The Hastening of Righteousness




reproduced from When Will the Messiah Return?

It seems like every year our family has been a part of the Messianic community, we have witnessed that we are confronted with yet another teaching or prognostication about why we are nearing the End of the Age, or why we must be the last generation. Now, being a political science undergraduate, I am the last person who is going to say that we should not be paying attention to the goings on of today’s world. We should! Unfortunately, though, a great deal of fear is present throughout the Messianic movement as it pertains to the future—fear that the enemy has been able to capitalize upon again and again. Too many of us forget the meaning of Paul’s words to Timothy: “God hath not given us the spirit of fear; but of power, and of love, and of a sound mind” (2 Timothy 1:7, KJV). How we learn how to truly use God’s power and the mind that He has given for the benefit of His people (Ephesians 1:17-19) is a great challenge for us.

Much of today’s Messianic movement has been bombarded over the past thirteen years with various calculations regarding the end-times. There are many people who believe that they know the date of Yeshua’s return. They have picked Date X. They believe they have “astronomically and agriculturally correct” Biblical calendars. They believe they know the exact time of the Second Coming. They believe their data and method of sorting through their facts is correct.

Some of you are not going to like this, but do you know what most of these people have done? They have wasted your time, my time, and the Messianic movement’s time. While some have gone out on their sideshow roadshow clown acts, they have failed to tell you that there is not a single Scripture verse in the Bible which tells God’s people to look for Date X. The Scriptures instead admonish us to look for political, social, and spiritual signs which indicate that the return of the Messiah is nearing. That is significantly more complicated.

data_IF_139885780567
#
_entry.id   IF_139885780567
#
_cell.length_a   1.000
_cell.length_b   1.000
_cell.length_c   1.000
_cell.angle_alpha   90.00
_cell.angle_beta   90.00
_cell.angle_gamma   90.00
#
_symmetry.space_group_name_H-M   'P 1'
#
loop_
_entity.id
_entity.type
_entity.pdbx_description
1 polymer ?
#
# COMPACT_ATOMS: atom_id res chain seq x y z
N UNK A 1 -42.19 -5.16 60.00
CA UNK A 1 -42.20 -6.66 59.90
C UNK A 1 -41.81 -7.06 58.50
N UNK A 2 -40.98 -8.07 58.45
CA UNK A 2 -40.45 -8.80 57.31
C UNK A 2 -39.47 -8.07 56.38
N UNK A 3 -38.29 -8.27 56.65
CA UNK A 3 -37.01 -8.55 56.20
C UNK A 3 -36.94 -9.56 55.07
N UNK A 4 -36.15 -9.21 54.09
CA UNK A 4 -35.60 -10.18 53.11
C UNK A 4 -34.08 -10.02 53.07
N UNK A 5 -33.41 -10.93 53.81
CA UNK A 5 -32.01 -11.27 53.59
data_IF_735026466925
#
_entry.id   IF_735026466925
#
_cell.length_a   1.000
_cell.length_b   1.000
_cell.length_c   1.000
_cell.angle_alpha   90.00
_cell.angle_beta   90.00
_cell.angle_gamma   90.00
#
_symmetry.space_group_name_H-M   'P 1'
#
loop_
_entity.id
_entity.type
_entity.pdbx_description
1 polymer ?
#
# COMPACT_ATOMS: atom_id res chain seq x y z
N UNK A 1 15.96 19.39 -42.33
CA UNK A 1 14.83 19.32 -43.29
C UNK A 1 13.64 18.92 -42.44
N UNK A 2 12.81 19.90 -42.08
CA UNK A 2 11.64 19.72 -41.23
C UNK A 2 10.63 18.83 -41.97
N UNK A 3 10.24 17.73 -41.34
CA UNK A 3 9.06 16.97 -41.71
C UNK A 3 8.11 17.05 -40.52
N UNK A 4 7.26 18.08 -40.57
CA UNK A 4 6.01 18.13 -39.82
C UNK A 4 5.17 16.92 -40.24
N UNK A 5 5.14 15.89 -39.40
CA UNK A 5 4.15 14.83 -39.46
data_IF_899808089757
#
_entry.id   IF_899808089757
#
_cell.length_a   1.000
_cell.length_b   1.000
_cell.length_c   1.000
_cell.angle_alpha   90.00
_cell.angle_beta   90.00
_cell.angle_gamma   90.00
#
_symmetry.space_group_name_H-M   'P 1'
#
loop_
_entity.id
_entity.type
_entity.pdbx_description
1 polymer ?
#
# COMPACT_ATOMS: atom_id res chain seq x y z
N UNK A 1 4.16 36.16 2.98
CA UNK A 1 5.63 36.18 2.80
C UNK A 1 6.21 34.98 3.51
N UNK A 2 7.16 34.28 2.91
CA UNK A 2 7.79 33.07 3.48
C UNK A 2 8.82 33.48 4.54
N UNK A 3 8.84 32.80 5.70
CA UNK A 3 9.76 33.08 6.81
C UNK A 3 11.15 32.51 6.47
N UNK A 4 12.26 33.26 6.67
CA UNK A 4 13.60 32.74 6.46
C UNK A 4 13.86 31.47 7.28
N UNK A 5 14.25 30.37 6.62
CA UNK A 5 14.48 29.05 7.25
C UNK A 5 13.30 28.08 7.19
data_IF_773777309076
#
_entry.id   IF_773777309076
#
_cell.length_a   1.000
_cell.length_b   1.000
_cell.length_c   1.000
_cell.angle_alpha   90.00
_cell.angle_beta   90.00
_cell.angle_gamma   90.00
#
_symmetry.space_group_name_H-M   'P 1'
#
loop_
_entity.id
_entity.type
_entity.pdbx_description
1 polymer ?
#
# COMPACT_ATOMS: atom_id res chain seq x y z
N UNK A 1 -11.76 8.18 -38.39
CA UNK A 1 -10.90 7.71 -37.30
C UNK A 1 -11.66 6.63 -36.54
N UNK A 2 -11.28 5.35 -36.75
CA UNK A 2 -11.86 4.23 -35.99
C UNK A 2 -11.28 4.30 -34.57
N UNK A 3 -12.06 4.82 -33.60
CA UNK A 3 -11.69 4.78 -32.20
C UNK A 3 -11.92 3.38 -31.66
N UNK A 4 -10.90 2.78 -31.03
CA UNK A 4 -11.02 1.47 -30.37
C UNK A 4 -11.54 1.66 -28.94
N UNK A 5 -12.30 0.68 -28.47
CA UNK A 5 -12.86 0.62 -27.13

So why do we suffer from those among us who have gone out and have marketed teachings on Date X, raking in the bucks? It is because we do not know the Scriptures! Consider what the Lord has to tell the Prophet Habakkuk:

“For the vision is yet for the appointed time; it hastens toward the goal and it will not fail. Though it tarries, wait for it; for it will certainly come, it will not delay. Behold, as for the proud one, his soul is not right within him; but the righteous will live by his faith” (Habakkuk 2:3-4).

Habakkuk wanted to know why God’s judgment had delayed, and so the Lord told Him to simply “wait for it.” His judgment will come, as it is only a matter of time. In the meantime, the righteous person is to live by faith (cf. Romans 1:17; Galatians 3:11), thus fulfilling the call of His people. How some of the Sages of the Talmud interpreted these verses needs to be taken into serious consideration by today’s Messianic community:

What is the meaning of the verse, ‘But at the end it shall speak and not lie’ (Hab. 2: 3)? Said R. Samuel bar Nahmani said R. Jonathan, “[Freedman, p. 659, n. 5: Reading the verse as, ‘He will blast him who calculates the end,’] blasted be the bones of those who calculate the end [when the Messiah will come]. For they might say, “Since the end has come and he has not come, he will not come.” Rather, wait for him, as it is said, “Though he tarry, wait for him” (Hab. 2: 3). Should you say that we shall wait, but he may not wait, Scripture responds, “And therefore will the Lord wait, that he may be gracious to you, and therefore will he be exalted, that he may have mercy upon you” (Isa. 30:18). “Then, since we are waiting and he is waiting, what is holding things up? It is the attribute of justice that is holding things up. But if the attribute of justice is holding things up, why should we wait? It is so as to receive the reward for our patience, as it is written, “Blessed are all those who wait for him” (Isa. 30: 9)’” (b.Sanhedrin 97b).[1]